Degenerative Disc Disease

Firstly a quick recap of the structure and properties of discs. A disc is an incredible shock absorber that transmits and absorbs forces imparted on the spine. They are amazingly resilient and absorb phenomenal load and stress throughout a life time.

An easy way to picture the internal workings of a disc is by picturing a sachet of tomato sauce which has a soft and mobile inside.

Applying pressure at one end of the sachet displaces the soft content to the other and generates pressure at the far end of the sachet. Discs behave in a similar way as we bend and twist our backs in various directions.


The soft content displaces around and helps to distribute and absorb force. Discs essentially consist of two layers, a strong firm outer shell and a soft centreThe outer layer being arranged a bit like onion rings constraining the viscous soft centre. As we age the soft centre loses water content and hence viscosity resulting in a gradual attenuation of its shock absorbing properties which results in a gradual loss of disc height. Overtime the outer layer of a disc can gradually develop fissures and points of weakness due to the accumulative effect of micro forces over time. So since the outer layer contains nerve endings, irritation can result in pain. What's important to stress that degenerative disc disease is not actually a disease but a time related mechanical change. In addition it's quite normal to have degenerative changes but no pain at all.


So what determines who gets symptoms?


Some people may develop symptoms in their 30's; we don't fully understand all the reasons and risk factors however we do know that familial tendency, previous injury, occupation and age play a part.


Familial tendency


We all come in different shapes and sizes and we often see a normal but considerable variation in spinal shapes. Some have a flat and soft curve whilst others have an accentuated shape. The greater variation away from the optimal S shape the greater are the

stresses on the spinal joints, ligaments, disc etc. These in turn can lead to the development of early degenerative changes.




Any significant spinal injury such as a high speed crash, a fall from height and direct impact injuries have the potential to disrupt the spinal structures and lead to the early onset of early degenerative disc disease. Again it has to be stressed that it's probably a combination of factors that determines why some individual actually develop symptoms.




What we know is that the shock absorbing properties of discs are optimal in the teens and 20's and gradually change as the water content diminishes through life. This results in a reciprocal loss of disc height which may result in pain.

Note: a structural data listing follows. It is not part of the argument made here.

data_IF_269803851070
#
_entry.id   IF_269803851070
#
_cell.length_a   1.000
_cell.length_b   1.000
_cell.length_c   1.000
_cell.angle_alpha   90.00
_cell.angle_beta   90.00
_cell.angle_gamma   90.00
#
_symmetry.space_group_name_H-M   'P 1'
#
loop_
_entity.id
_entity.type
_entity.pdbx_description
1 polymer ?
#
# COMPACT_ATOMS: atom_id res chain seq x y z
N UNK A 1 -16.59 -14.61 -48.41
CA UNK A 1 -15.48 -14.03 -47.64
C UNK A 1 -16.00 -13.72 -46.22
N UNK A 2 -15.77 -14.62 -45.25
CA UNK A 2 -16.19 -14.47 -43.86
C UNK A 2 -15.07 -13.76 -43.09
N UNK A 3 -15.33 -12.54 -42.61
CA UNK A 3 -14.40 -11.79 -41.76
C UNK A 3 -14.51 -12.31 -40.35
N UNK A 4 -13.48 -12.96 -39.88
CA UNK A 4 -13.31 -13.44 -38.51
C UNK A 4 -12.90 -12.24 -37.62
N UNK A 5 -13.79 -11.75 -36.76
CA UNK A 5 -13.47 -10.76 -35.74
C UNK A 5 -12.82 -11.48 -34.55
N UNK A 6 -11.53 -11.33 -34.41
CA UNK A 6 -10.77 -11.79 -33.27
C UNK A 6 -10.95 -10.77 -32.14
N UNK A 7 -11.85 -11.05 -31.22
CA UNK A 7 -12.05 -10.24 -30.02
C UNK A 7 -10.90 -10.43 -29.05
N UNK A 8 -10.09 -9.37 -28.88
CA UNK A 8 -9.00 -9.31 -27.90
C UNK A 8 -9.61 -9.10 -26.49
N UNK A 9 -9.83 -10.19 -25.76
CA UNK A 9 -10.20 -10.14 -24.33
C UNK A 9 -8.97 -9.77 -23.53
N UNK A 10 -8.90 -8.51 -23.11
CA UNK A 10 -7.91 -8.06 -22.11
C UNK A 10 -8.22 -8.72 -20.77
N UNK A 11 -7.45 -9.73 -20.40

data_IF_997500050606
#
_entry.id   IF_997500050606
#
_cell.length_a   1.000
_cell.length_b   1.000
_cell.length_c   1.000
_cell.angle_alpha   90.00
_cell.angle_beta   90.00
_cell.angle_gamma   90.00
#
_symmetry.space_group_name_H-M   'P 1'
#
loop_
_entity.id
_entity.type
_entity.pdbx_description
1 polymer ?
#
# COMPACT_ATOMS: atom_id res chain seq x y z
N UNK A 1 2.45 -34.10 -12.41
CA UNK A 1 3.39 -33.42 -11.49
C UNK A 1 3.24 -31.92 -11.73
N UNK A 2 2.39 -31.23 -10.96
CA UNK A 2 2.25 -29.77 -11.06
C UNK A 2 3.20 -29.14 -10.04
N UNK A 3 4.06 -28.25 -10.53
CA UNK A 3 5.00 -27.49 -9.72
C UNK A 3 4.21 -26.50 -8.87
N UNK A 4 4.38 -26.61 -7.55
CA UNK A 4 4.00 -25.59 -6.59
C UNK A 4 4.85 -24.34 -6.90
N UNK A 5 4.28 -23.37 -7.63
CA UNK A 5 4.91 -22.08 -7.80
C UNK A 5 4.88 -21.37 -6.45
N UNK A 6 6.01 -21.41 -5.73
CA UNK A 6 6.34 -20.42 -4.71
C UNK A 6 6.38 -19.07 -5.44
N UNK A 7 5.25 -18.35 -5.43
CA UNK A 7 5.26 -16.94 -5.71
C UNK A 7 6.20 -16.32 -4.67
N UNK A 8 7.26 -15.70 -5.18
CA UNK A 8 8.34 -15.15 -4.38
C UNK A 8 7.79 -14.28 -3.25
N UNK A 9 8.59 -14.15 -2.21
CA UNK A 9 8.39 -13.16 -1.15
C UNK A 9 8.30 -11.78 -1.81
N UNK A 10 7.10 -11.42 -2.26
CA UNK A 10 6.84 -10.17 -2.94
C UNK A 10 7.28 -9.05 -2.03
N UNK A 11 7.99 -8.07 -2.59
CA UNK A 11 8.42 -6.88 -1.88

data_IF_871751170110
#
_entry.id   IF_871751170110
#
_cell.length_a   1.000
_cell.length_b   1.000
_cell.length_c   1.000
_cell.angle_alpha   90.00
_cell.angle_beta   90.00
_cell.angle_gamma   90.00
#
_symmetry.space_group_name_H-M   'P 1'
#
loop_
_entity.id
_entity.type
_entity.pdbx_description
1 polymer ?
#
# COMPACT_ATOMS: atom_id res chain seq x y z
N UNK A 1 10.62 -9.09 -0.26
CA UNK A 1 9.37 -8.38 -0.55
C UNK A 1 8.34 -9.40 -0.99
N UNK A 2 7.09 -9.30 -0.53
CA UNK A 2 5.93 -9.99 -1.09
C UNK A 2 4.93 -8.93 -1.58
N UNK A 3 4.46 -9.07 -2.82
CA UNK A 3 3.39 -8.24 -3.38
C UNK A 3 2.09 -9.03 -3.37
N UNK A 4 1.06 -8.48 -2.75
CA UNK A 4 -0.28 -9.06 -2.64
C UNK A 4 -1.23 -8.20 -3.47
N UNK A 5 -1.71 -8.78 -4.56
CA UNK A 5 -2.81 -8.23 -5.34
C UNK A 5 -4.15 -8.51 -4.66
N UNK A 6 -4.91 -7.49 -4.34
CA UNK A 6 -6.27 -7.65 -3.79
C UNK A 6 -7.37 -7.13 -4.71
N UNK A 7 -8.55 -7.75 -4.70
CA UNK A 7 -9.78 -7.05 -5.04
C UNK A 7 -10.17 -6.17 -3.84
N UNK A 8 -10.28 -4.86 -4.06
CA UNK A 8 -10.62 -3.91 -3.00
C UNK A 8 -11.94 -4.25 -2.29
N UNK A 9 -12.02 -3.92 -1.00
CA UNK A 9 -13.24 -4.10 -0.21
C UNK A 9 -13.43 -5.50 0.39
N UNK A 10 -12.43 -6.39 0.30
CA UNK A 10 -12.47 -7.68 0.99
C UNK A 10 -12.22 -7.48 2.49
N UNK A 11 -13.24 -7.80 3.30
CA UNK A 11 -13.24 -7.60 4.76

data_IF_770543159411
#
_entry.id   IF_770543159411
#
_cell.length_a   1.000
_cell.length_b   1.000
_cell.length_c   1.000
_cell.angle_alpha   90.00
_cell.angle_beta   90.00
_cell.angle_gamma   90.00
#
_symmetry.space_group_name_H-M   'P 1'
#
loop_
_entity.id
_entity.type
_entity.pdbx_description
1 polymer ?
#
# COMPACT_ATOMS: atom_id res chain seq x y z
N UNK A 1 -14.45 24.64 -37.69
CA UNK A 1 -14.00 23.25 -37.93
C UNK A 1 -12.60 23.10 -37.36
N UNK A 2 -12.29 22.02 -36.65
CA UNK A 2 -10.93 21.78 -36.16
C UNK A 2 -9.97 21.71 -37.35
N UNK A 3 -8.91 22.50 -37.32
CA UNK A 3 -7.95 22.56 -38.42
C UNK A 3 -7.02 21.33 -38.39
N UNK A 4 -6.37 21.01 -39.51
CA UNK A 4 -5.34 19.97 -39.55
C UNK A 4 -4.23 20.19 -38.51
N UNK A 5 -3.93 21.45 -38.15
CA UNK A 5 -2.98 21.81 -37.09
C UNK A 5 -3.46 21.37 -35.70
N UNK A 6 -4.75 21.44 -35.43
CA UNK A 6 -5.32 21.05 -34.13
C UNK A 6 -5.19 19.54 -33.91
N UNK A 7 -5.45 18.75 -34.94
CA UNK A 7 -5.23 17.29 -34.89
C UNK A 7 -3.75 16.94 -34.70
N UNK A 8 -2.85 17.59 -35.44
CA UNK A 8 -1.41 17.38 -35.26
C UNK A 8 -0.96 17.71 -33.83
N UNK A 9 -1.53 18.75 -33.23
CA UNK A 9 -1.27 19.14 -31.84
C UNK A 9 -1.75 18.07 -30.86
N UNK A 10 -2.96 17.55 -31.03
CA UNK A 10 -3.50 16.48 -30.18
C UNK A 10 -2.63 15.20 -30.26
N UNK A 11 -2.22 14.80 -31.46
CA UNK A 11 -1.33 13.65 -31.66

What we do know is that sitting places greater stresses on discs than standing and very physical occupations place greater stresses on the discs than non physical but active roles. Therefore it's not hard to picture that the accumulative micro trauma is greater in some occupations. So this effect in conjunction with a loss of disc water content and disc height over time can give rise to potential pain from degenerative disc disease.


What should I expect?


Although the degenerative process continues with time the actual pain symptoms usually do not worsen and therefore generally function is not excessively affected. Controlling pain, strengthen the core trunk muscles and preventing stiffness are the primary ways the condition is managed.


So what do we offer to help recovery?


What we will do is thoroughly examine you and provide a professional opinion as to the best way to manage your specific symptoms, provide symptomatic relief if required, help to improve your spinal mobility and core strength, provide preventative and ergonomics advice.

How we help; below is a list of common treatments and ergonomics services.


  • Manipulation

  • Acupuncture/cupping

  • Restorative exercise

  • Core Exercises

  • Soft Tissue Massage

  • Electrotherapy

  • Heat Packs

  • Rehabilitation

  • Strength Exercises

  • Stretching Exercises

  • Supportive Taping & Strapping

  • TENS Machine

  • Yoga

  • Carry out a workstation and or vehicle inspection to identify pain provoking postures.

  • Carry out a home inspection and advice on the interface between you and your furniture for example. whether your mattress is right for you, the suitability of your seating etc

  • Develop a personal conditioning programme using ergonomics principals.